Also, as I previously said, to "correctly" install a block guard, the block should be honed after the install of the block guard, ensuring no bore distortion..
 

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bluesiTYPER said:
Fuel is not the only part of tuning integral to tuning a turbo setup..Ignition is also very important, as is a happy ratio between boost and compression ratio, along with appropriate fuel octane..These are just a few of the things to think about..
Very true.

Retarding your ignition timing can be a temporary fix to prevent detonation in extreme conditions, but this should not be a fix to the situation..Excessive ignition retard can actually not only hurt performance, but also start the onset of preignition..When you retard the ignition timing excessively, you are basically "starting the fire late" in the combustion cycle..This could be to the point that when ignition is started, the piston has already begun acceleration back down the cylinder wall, causing the fire to "chase" the piston down the cylinder wall..Then when the exhaust valve begins to open combustion hasn't been completed, so the fire then races out the exhaust valve, causing excessive heating of the valve and combustion chamber..The piston crown does not have adequate time to cool before the next induction of new air/fuel mixture enters the equation..With this added heat to the piston crown, valves, combustion chamber, etc, the new air/fuel mixture is then heated, not only causing the mixture to change in density (you won't be getting as much air in during the induction as possible since the new air is getting excessive heat and expanding, which hurts performance), but also causing the mixture to detonate or in worst case preignite..Preignition is basically like a blow-torch; it can burn valves, destroy pistons, destroy spark plugs, etc..
That's why I brought up the point of "dumping fuel" on top of fuel.
This actually does help keeping the cylinder temp low. The un-processed fuel molecules absorts heat, and removes it from the combustion chamber. This is also necessary because the retarded timing increases EGT since most of the burning is done near\past the exhaust valves and further down in the exhaust manifold. The extra un-burnt fuel absorbs heat and actually disrupts the buring process. You are absolutely right that this is just a band-aide to cover up the problem, but that's how they are doing it.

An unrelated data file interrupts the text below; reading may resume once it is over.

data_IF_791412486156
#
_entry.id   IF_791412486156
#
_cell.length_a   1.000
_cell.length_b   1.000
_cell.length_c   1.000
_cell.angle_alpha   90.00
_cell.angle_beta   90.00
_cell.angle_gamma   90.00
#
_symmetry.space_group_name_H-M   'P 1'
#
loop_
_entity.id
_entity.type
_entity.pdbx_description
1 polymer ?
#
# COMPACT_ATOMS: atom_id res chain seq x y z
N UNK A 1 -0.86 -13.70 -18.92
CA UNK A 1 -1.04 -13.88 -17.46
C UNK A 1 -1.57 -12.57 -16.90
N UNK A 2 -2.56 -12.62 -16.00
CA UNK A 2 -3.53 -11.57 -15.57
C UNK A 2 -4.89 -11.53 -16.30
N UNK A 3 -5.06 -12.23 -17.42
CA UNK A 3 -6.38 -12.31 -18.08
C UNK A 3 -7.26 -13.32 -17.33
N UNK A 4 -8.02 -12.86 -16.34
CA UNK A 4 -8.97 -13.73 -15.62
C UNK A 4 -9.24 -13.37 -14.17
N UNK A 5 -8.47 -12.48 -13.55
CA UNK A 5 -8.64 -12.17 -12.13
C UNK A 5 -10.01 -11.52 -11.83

Pre-ignition is not detonation......
 

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I know preignition is not detonation, but the excessive heat from detonation can lead into pre-ignition..There is a very distinct difference..

One reason race car tuners use this fuel dump would be for turbo spooling..this is where they can get an advantage from it..Programming the ECU to give you a temporary "dump" of fuel when a driver lifts throttle, and with this unburned fuel passing into the exhaust manifold with a very hot turbine, the fuel ignites and keeps the turbine spinning at very high rpms..then, when the driver engages throttle again, the turbine is spinning at very high speeds which eliminates the amount of turbo lag often seen from lifting throttle..This is very hard on the turbo as well as other components, which is why it is not utilized in daily driven street cars..it is a very popular setup in rally cars, where there are a lot of throttle lifts during stages, and where immediate power when necessary is vital to engaging some of the driving techniques used..in these scenerios, turbo longevity is not as important as turbos are replaced as often as necessary w/no contest..

But the thing to be careful of with fuel dumping is that with an excessive amount of unburned fuel inducted, you will not get an even burn and air/fuel droplets will not maintain ideal size and composition..This unburned fuel also has opportunity to get trapped in the area directly above the top piston ring, and can actually combust in this area, which can cause serious damage instantly or over time depending on the severity..